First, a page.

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Big banks, telcos slow to heed order on fees disclosures

Big commercial banks and telecommunications firms are lagging behind in implementing a directive to disclose all fees incurred in mobile money transactions.

The Competition Authority of Kenya (CAK) says that eight companies are thus far making these disclosures to customers.

Airtel is the only mobile network operator that has complied with the order while Safaricom, Orange and Equitel remain missing from the list. Among Kenya’s seven tier one banks, all of which provide mobile banking services, only Co-operative Bank is complying with the order.

The other mobile money service providers that are making the required disclosures include Faulu Kenya, Bank of Africa, Family Bank, NIC Bank, Prime Bank and Mobikash.
The CAK attributes the delays in implementing the changes to technical hold-ups. The authority says that it is now engaging the firms individually with a plan to have the whole sector make the disclosures by June 2017.

Initially, the CAK had given the end of 2016 as the deadline for these companies to make the changes.

“We took into account the complexities of some of the systems and are approaching this issue on a case to case basis,” said CAK head of consumer protection, Mr Boniface Kamiti.

Safaricom had last year asked for an extension on the deadline saying that it would be unable to make the necessary changes until June this year.

The directive requires the companies to make changes to the way they provide services over mobile phone applications, Unstructured Supplementary Service Data (USSD) codes and SIM Card Toolkits.

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Gradual changes

Mr Kamiti says that some of the companies are making the changes gradually. For instance, by the end of the week Safaricom is expected to be providing disclosures on USSD services while changes to the SIM Card Toolkit are expected to take longer.

The directive was issued by the CAK amidst rising customer complaints about the lack of transparency associated with mobile money transactions.

The authority wanted to bring to an end a situation whereby many Kenyans only found out about the cost of transactions after the fact or had to rely on flyers and posters for such information.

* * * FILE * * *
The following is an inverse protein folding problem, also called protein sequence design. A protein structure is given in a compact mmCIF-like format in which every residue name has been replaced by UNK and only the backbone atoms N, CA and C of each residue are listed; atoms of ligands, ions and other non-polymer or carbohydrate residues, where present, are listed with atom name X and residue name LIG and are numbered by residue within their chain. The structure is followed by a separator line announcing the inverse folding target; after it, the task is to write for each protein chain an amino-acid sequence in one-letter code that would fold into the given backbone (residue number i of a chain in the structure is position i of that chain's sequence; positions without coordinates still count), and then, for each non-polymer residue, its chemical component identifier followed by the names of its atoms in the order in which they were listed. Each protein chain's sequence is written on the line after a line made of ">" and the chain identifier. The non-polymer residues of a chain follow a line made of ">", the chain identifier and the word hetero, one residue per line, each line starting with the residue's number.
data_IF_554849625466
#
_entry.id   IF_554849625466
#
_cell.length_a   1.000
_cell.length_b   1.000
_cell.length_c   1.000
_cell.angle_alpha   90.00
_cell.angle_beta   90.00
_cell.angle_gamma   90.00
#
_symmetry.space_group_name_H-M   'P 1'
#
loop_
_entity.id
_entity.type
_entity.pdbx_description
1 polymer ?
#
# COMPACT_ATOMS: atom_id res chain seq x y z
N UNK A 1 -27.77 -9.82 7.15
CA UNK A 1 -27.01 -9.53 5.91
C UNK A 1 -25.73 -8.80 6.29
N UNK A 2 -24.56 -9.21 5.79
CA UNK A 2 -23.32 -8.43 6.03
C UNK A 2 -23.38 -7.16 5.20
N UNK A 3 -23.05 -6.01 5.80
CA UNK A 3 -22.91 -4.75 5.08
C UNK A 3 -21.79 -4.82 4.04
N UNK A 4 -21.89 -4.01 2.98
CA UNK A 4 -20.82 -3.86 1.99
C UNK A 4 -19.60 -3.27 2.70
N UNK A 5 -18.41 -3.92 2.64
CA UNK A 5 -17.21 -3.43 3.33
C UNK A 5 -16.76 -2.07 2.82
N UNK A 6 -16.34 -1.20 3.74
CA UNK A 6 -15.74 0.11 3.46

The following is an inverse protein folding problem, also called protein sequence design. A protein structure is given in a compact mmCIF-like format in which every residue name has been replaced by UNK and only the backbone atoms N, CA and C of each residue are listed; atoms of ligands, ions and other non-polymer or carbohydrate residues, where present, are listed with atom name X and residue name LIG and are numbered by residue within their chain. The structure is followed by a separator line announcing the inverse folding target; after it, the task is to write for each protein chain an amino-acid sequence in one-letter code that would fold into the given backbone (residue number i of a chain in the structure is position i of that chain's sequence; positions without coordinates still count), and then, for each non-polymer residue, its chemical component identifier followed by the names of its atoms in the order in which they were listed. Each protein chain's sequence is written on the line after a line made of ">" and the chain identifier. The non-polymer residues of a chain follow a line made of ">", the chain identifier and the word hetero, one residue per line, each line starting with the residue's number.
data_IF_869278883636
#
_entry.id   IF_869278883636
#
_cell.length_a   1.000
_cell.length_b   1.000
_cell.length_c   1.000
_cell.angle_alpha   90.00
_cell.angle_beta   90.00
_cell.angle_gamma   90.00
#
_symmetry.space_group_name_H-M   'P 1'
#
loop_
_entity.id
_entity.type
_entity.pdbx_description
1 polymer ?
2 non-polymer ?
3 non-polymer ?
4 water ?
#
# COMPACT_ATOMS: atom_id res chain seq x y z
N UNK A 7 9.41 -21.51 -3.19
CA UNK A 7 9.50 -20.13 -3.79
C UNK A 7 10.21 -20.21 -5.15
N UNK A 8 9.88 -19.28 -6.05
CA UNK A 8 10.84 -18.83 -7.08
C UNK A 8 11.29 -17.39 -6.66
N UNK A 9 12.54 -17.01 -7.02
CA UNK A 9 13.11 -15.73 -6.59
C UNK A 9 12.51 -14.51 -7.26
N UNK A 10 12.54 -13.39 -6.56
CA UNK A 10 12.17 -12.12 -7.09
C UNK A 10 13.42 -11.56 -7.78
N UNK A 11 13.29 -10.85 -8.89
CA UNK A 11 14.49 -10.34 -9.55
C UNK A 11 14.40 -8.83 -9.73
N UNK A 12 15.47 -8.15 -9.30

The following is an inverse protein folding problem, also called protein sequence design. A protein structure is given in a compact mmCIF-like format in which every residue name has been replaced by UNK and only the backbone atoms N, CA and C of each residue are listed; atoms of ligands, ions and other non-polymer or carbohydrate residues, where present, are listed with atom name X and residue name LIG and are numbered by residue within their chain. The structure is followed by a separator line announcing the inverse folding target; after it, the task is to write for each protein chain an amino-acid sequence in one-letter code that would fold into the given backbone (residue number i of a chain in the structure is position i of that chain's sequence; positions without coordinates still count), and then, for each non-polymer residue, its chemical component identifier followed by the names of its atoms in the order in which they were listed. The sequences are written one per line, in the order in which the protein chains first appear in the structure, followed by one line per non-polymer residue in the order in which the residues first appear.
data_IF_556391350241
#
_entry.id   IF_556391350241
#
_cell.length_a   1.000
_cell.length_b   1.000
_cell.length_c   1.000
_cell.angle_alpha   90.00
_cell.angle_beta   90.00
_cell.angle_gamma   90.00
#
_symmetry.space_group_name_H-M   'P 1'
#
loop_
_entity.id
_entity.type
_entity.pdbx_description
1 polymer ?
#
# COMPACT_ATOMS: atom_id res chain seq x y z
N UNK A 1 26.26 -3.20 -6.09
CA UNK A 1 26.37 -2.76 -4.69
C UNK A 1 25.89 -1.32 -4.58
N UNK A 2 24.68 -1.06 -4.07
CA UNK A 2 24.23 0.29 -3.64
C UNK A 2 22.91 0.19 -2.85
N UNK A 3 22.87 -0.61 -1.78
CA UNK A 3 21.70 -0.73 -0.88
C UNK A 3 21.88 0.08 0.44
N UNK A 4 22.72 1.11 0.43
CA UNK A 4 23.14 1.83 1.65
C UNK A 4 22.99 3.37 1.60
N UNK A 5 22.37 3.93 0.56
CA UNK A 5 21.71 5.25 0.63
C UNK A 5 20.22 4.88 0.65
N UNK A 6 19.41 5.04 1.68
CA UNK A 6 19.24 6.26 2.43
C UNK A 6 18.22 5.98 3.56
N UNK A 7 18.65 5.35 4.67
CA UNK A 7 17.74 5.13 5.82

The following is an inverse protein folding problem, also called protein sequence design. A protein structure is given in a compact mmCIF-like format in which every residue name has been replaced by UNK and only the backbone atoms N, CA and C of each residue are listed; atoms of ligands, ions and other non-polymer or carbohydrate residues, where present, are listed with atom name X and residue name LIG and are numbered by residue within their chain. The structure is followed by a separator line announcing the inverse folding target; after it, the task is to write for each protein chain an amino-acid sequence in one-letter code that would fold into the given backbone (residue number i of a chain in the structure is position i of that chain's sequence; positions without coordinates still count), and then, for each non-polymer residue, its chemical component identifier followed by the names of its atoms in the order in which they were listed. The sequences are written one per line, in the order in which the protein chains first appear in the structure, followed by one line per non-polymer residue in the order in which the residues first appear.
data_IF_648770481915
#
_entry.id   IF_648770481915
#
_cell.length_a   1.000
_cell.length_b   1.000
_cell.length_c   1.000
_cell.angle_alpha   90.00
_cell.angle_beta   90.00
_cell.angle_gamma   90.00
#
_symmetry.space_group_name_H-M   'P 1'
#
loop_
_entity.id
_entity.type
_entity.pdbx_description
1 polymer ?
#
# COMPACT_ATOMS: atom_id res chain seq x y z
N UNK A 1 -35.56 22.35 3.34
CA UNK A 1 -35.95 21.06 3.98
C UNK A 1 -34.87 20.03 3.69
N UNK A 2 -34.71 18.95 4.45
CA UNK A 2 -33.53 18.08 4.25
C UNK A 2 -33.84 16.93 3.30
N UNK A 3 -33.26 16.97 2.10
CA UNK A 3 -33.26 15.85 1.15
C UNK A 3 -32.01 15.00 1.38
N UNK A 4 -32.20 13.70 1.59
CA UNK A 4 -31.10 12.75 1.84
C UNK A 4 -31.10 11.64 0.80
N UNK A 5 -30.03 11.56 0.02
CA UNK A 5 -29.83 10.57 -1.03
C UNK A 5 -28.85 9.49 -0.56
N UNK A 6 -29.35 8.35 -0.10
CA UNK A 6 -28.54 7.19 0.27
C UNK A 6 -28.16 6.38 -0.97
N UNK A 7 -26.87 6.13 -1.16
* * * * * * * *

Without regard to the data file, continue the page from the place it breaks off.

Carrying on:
The CAK’s is not the only attempt to reduce opacity in mobile transaction fees.  Amendments to the Kenya Information Communication Act in January made it mandatory for mobile phone companies to disclose the cost of premium rate services before the use of such services.

The economic lives of Kenyans are increasingly dependent on mobile phones. In the nine months to September 2016 the value of mobile money transactions stood at Sh2.46 trillion. Safaricom, the market-leader in mobile money technology, has become the most profitable company in the region partly due to the success of M-Pesa.

The success of M-Pesa has drawn the attention of other telecommunication companies and of banks. Equity Bank through its telecom brand Equitel, is now the second largest player in the mobile money market. A partnership with Safaricom on the mobile lending service M-Shwari has catapulted CBA to the first tier of Kenya’s banking sector.

Banks are now going after a chunk of the mobile money business more aggressively after getting approval from the Central Bank for their own mobile cash transfer system.  The Kenya Interbank Transaction Switch has been developed by KBA and is expected to pose competitive threat to Safaricom’s M-Pesa and Equity’s Equitel service.

mumumo@ke.nationmedia.com

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